How-To Winning the Marketing Experience Tug-of-War

By Kellye Snodgrass

How to balance what your marketing team can deliver with what your customers want

 

If you’re feeling a tension between what marketing messages your company wants to send out and what messages your customers want to receive, you’re not alone. We’re seeing a tug-of-war in eCommerce marketing between activities that are either marketer-friendly or customer-friendly, and it’s difficult to create a strategy that satisfies both.

 

A Marketer-Friendly Activity Is…

At the highest level, a marketer-friendly activity fits the marketer’s existing workstreams. These activities are easy to execute and can be completed with few dependencies (e.g. no more waiting on data from your CRM team or creative from your design team). In general, many of these efforts are “marketing workhorses” because they are reliable and drive the revenue needed to hit marketing goals.

 

A Customer-Friendly Activity Is…

Any marketing activity that delivers on the high expectations of today’s consumers meets the criteria for a customer-friendly activity. Today, that largely means marketing activities that create a personalized experience by connecting customers to the products that excite them, all in a way that seems completely natural and effortless. In general, anything that contributes to a convenient experience that catches people in their moment of need is customer-friendly.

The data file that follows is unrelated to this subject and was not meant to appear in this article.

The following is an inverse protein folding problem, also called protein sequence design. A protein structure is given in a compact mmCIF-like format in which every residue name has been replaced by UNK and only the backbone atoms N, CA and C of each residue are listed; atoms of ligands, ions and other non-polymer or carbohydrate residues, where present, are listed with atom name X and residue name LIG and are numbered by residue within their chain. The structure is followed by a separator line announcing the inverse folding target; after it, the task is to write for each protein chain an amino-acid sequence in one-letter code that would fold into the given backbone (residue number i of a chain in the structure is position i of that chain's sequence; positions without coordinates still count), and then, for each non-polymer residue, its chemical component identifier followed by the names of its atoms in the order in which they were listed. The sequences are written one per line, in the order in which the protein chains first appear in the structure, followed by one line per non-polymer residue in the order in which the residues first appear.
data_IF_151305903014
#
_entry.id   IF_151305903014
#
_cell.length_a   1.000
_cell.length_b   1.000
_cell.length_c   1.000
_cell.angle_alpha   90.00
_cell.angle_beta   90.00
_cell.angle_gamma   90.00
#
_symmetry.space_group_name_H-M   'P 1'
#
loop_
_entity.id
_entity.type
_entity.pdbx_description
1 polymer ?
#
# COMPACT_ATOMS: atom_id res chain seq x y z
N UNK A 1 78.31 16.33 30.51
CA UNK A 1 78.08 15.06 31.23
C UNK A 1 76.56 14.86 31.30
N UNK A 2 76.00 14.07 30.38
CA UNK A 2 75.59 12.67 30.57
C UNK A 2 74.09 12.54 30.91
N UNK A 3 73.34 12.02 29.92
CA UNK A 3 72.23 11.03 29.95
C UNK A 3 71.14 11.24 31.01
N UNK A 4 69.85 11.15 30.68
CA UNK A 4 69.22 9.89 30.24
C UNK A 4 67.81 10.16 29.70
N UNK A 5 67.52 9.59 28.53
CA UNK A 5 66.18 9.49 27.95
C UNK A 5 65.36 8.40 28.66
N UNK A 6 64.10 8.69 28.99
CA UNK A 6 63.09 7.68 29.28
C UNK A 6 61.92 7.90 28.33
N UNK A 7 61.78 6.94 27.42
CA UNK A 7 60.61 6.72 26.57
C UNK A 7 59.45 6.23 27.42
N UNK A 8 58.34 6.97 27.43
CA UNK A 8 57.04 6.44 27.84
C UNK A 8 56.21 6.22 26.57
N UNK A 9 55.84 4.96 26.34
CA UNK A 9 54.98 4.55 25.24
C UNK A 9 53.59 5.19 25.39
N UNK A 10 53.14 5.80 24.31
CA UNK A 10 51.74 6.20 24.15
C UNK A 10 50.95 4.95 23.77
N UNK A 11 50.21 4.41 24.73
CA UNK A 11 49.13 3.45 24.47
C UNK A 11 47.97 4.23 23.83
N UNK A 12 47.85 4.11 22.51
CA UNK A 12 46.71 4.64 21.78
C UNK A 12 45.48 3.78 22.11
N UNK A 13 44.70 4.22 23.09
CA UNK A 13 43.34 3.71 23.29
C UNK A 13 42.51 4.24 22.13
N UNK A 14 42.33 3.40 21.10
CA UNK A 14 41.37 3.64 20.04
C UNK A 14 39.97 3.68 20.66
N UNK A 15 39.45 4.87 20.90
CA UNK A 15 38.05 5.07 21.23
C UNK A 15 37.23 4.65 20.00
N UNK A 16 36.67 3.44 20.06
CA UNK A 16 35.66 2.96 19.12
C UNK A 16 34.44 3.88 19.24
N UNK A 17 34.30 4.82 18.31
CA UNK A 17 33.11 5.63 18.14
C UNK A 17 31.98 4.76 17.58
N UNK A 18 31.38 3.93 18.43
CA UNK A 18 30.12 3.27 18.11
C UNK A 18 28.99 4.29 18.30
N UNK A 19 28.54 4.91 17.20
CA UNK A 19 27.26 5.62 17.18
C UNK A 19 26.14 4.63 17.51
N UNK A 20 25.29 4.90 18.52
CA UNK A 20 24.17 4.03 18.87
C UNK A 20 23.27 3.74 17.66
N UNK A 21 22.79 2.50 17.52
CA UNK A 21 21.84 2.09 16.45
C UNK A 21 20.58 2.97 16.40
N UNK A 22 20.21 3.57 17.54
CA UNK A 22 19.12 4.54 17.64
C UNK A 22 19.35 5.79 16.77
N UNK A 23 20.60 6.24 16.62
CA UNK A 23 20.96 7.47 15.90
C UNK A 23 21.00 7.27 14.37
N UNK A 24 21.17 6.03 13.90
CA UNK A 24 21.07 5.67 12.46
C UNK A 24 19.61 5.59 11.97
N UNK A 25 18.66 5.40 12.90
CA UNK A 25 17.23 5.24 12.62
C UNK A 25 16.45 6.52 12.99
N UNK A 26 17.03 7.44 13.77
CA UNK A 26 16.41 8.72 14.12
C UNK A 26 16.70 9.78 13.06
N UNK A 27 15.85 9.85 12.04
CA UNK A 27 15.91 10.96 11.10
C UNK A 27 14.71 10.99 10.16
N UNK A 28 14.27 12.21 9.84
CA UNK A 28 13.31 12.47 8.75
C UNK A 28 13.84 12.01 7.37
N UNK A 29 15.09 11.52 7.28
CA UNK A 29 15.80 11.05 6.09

Introducing The Marketing Experience Quadrant

Ideally, every marketing activity would be both marketer-friendly AND customer-friendly. In reality, very few activities fall into this bucket. We can map out common marketing activities using the following quadrant:

Marketing Experience Quadrant

We recommend plotting your marketing activities onto the grid, including current marketing programs and programs you’re considering for the future. Then, consider what workflows and technologies need to change to move the programs to the top right corner of the grid. Not only will this help you prioritize future opportunities, but it will also call out activities that aren’t delivering value for your team or your customers.

Here’s what this effort looks like with a handful of common email marketing activities:

Marketing Experience Quadrant Examples

 

Marketer-Unfriendly, Customer-Unfriendly

In the bottom left corner, we have the “marketing graveyard,” where campaigns that add little value for marketers or customers go to die. This quadrant is where you’ll find old technologies and strategies that were once effective but are now obsolete because of changing customer expectations and evolving technologies. If you have any marketing activities that fall in this quadrant, you should consider phasing them out, as there’s little value in something that’s difficult for your team to execute and doesn’t create a friendly experience for customers.

 

Marketer-Friendly, Customer-Unfriendly